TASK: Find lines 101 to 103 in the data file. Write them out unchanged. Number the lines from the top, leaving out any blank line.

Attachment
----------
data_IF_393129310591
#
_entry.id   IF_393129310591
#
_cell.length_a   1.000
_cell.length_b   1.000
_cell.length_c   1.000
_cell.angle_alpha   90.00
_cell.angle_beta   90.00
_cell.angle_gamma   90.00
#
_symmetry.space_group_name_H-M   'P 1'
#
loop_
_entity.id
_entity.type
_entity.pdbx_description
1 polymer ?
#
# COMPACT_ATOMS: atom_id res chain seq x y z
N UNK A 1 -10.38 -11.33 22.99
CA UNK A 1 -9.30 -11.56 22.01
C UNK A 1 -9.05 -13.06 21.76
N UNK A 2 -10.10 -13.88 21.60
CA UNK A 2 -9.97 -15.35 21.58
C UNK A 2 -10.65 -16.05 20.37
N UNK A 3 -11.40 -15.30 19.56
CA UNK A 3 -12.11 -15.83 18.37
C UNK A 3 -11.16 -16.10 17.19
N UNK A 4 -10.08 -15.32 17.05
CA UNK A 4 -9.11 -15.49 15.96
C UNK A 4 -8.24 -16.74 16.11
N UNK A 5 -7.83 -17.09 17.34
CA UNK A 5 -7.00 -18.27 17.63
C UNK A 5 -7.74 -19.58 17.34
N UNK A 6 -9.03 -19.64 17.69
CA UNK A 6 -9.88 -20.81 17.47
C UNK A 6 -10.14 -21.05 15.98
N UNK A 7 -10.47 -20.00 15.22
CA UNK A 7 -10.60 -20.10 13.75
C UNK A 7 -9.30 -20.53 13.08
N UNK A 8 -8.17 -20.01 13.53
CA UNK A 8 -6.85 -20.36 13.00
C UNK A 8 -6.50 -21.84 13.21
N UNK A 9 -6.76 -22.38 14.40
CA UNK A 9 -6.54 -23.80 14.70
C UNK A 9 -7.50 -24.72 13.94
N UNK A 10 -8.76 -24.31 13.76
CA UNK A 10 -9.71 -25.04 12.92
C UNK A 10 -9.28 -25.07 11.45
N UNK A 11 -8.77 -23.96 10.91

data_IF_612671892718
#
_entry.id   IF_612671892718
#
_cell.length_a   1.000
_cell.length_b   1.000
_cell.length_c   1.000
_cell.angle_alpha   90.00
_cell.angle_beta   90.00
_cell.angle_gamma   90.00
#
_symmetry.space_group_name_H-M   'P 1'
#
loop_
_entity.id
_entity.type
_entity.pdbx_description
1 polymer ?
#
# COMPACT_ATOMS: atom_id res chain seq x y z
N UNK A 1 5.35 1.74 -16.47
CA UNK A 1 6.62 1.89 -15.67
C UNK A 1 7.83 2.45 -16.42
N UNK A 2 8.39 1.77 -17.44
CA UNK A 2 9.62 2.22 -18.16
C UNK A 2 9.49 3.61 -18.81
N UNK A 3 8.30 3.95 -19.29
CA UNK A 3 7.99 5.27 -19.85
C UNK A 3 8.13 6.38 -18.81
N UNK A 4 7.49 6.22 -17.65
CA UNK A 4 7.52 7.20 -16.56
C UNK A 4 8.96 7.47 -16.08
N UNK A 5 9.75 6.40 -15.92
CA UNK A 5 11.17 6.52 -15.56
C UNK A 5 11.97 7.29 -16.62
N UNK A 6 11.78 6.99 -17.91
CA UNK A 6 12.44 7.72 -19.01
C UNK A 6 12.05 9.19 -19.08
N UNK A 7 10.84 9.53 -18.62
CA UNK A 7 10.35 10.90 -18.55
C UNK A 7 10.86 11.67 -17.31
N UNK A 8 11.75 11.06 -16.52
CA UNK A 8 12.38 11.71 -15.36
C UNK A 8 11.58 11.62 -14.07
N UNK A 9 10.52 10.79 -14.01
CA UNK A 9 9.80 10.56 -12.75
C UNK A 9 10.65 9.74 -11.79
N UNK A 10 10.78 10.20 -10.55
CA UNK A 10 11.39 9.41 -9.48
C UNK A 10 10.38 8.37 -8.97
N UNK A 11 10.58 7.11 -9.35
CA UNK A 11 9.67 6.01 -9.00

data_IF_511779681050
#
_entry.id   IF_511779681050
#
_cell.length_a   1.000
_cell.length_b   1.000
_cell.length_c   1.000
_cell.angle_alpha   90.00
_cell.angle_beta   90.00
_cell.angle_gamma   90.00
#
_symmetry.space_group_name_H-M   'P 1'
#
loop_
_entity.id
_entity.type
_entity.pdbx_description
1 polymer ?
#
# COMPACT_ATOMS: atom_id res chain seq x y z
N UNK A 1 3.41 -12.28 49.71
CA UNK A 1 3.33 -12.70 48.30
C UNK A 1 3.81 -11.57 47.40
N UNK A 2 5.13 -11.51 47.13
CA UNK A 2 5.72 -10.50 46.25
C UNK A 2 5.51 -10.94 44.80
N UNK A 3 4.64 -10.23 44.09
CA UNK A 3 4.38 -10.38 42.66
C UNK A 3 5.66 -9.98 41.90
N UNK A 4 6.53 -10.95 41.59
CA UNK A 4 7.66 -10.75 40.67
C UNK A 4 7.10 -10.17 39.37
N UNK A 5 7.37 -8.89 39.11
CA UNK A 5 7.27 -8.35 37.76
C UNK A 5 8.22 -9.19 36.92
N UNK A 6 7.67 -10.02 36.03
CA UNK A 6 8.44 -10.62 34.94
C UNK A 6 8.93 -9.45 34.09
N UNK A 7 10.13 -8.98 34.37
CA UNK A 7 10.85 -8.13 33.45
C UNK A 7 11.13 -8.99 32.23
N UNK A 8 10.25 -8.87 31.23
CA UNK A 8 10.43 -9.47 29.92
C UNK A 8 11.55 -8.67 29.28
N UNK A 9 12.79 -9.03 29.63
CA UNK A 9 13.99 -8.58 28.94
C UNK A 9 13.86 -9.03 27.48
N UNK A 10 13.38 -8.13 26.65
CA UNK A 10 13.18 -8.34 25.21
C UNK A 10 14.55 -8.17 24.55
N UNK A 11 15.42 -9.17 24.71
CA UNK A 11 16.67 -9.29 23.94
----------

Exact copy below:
C UNK A 10 10.38 8.37 -8.97
N UNK A 11 10.58 7.11 -9.35
CA UNK A 11 9.67 6.01 -9.00